i want to know if you have 3 goldfishes and 2 dojo loaches. does your tank have a low Ph or high ph lvl?
My black moor goldfish has a split fin so is it high ph or low ph
and does it mean that the water is alkaline or basic.
Also wonder if the water is soft or hard.... not that it should matter right?
- john eLv 41 decade agoFavorite Answer
looking at the fish isn't going to tell you what your ph level is or your hardness levels are. if your fish are acting funny they ARE telling you to test your water. testing ph is a good idea so you should get a test kit from your pet shop. soft water will mean your PH can go up or down (which isnt the best thing) faster/easier. as there aren't the minerals in the water to buffer it. Again check with your local pet shop as to what to do in your area
- 1 decade ago
From my experience, split fins and the like are not due to the pH of the tank. This can be due to finrot or other fungal infections or due to your fish fighting with the other goldfish.
A safe bet is to always keep your tank at a neutral pH of 7. To make sure that your pH is at 7, you can buy buffer tablets that buffer your tank at a pH of 7.
Some quick Chemistry: pH below 7.0 means acidic. pH above 7.0 means basic, or alkaline; they mean the same thing. The hardness of water does not have much to do with the pH. Having hard water means that there is a high concentration of Ca and Mg ions in solution.
In the end, if you are worried about pH, get a set of buffer tablets at your local pet shop. If the fin splitting isn't a result of the fish fighting, then I would also get some fungal infection medication. I would recommend a brand called Fungus Clear. It costs around $3 for 8 tablets. Can't go wrong.
- Venice GirlLv 61 decade ago
If a fish is exhibiting damage to its body or fins, chances are, it's related to water quality and/or overcrowding, however, this alone does not tell you what the ph is or anything else about the water's parameters. Perfect ph for goldfish should be at 7.0. Worrying about soft or hard water is basically irrelevant as that is what ph references. Ammonia, nitrites and nitrates should also be checked. Ammonia and nitrites should be 0 and nitrates should be 160. You will not know this unless you get a test kit and test your water. Getting some dechlorinator, detoxifier, and ph tablets will help the water initially. Getting some live bacteria will also get the ball rolling for making the water healthy. Doing proper water changes and cleanings will continue the process of making the water more healthy. My guess is that the cause of the fin damage is from poor water quality due to overcrowding. For the five fish you have, you should have a 50 gallon tank, and I'm betting that you do not. You may want to read up on cycling a tank and get the aquarium environment more hospitable for your fish.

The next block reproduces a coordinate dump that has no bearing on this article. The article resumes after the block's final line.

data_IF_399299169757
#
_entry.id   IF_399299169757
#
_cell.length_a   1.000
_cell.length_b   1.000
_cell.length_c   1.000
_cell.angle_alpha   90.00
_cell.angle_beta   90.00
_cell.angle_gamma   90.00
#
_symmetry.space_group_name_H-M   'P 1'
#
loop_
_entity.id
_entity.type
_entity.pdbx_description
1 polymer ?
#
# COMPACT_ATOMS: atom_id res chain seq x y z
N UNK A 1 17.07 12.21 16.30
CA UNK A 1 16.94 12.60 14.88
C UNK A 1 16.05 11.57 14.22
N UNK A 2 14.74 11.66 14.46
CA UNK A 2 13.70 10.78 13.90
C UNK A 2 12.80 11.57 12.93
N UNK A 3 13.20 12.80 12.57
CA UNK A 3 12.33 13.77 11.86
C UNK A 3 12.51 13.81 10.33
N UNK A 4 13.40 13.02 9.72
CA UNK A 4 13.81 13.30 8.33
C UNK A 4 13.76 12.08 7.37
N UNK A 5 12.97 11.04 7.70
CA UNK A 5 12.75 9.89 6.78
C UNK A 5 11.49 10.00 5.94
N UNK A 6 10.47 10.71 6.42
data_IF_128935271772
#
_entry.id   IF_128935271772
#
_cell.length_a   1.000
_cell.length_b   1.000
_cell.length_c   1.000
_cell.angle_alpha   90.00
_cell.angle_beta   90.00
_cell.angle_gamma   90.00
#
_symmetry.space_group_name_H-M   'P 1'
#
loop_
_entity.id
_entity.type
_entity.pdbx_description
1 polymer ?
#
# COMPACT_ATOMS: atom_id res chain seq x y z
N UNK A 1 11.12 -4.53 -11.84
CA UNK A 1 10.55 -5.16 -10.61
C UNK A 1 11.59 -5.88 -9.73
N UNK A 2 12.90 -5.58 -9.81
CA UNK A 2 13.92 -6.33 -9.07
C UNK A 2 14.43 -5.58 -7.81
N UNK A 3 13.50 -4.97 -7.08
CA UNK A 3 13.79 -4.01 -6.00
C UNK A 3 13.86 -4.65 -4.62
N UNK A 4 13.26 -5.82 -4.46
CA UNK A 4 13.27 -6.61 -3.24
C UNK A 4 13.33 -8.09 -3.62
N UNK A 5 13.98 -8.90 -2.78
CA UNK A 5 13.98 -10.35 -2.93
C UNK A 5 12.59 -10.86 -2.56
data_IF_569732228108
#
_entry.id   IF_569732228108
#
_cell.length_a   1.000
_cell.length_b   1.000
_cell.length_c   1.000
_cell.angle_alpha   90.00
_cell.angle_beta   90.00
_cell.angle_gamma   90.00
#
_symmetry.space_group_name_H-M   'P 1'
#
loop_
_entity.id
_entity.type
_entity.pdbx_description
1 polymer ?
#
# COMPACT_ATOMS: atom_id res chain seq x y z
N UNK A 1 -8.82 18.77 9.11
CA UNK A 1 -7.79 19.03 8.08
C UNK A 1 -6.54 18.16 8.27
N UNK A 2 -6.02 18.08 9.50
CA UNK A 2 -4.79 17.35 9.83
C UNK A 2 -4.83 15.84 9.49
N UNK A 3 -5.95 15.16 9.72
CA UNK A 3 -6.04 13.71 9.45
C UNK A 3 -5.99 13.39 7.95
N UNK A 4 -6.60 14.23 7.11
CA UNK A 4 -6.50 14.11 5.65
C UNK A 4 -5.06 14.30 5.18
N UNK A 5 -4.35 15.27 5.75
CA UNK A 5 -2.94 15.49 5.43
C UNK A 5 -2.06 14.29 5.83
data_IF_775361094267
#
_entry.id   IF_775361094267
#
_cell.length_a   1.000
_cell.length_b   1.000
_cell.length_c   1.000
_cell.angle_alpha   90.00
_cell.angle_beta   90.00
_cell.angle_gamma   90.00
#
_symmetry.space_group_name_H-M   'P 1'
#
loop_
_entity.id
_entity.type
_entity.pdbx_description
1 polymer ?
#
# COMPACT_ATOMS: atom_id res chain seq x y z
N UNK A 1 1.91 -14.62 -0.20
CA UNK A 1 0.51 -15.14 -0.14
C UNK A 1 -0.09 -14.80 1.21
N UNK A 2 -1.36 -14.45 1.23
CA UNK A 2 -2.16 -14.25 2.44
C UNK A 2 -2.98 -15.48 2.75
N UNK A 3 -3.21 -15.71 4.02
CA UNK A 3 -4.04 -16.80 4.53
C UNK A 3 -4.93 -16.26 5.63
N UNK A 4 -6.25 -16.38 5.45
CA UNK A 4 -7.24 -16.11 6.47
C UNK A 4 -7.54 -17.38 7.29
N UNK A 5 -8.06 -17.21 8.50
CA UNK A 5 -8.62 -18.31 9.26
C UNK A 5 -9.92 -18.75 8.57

- Anonymous1 decade ago
High pH is also called "basic," though I've seen an old chemistry chart that stated high pH substances taste "alkaline." It's the pH range from 7.0-14.0.
Low pH is also called "acidic," and covers the pH range from 1.0 to 7.0.
That 7.0 right in the middle there? That's "neutral." And that's where goldfish like to be... maybe even a little closer to 7.2, but they'll be happy at neutral.
The split fin could be a pH issue, or getting nipped at by the other fish, or a symptom of the water quality (a lot of fish pee, rotting plants, uneaten food... a lot of things may contribute.)
Unfortunately for the water hardness/softness it's unrelated to pH, and it does affect the fish, but is dependent on what comes out of your tap, or where you're getting the water.
A lot of local fish stores will test a water sample for pH, ammonia and nitrate (aka fish urine) buildup, and possibly hardness/softness as well if you bring it to them. From what I'm told they do not charge to test a sample.
My suggestion would be to change out half of the water more often, maybe every few days depending on how big your tank is, until the black moor's tail begins to repair itself.
Don't despair! The fins DO grow back. So hopefully you get everything resolved and everyone's happy!Source(s): PetCo, PetSmart, goldfish keeping experience
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- Anonymous1 decade ago
Most fish adapt to ph changes very well and can thrive in environments outside their normal parameters. The fish you listed are around neutral to slightly acidic side of things I think 6.9 is their prefered ph. At the store, if it says the fish thrives in 6.7, you don't need 6.7 exactly... 7.0 or 7.2 will do fine. Its best to let the fish adjust to your water source than to go throwing a bunch of chemicals in the water to try and get the ph perfect. Most of those products have all kinds of phosphates & stuff that will affect water quality down the line.
Also note, rapid swings in ph are more of a threat to your fish than having them live in a ph outside their specified range. Another good reason not to tinker with it....
Most freshwater fish will do fine at neutral ph's. They're kept at neutral in most fish stores when they're sold. I keep sunshine peacock cichlids at 7.1, but the marketing material for them says 7.5 to 7.8. I've had them for 2 years and they're perfectly healthy.
- bzzflygirlLv 71 decade ago
For goldfish you want a ph from 7.6-9
Split fin can be caused by overcrowding, stress, or disease. Look for other signs to know what is causing it.Source(s): 13 tanks of goldfish and years of experience
- 1 decade ago
goldfish can live in both balances check the internet about dojo loaches
- 1 decade ago
i not a exprt in fish but your local petstore or pool suppile store should have a kit to show you if its high or low and some chemicals to help your raise it or keep it down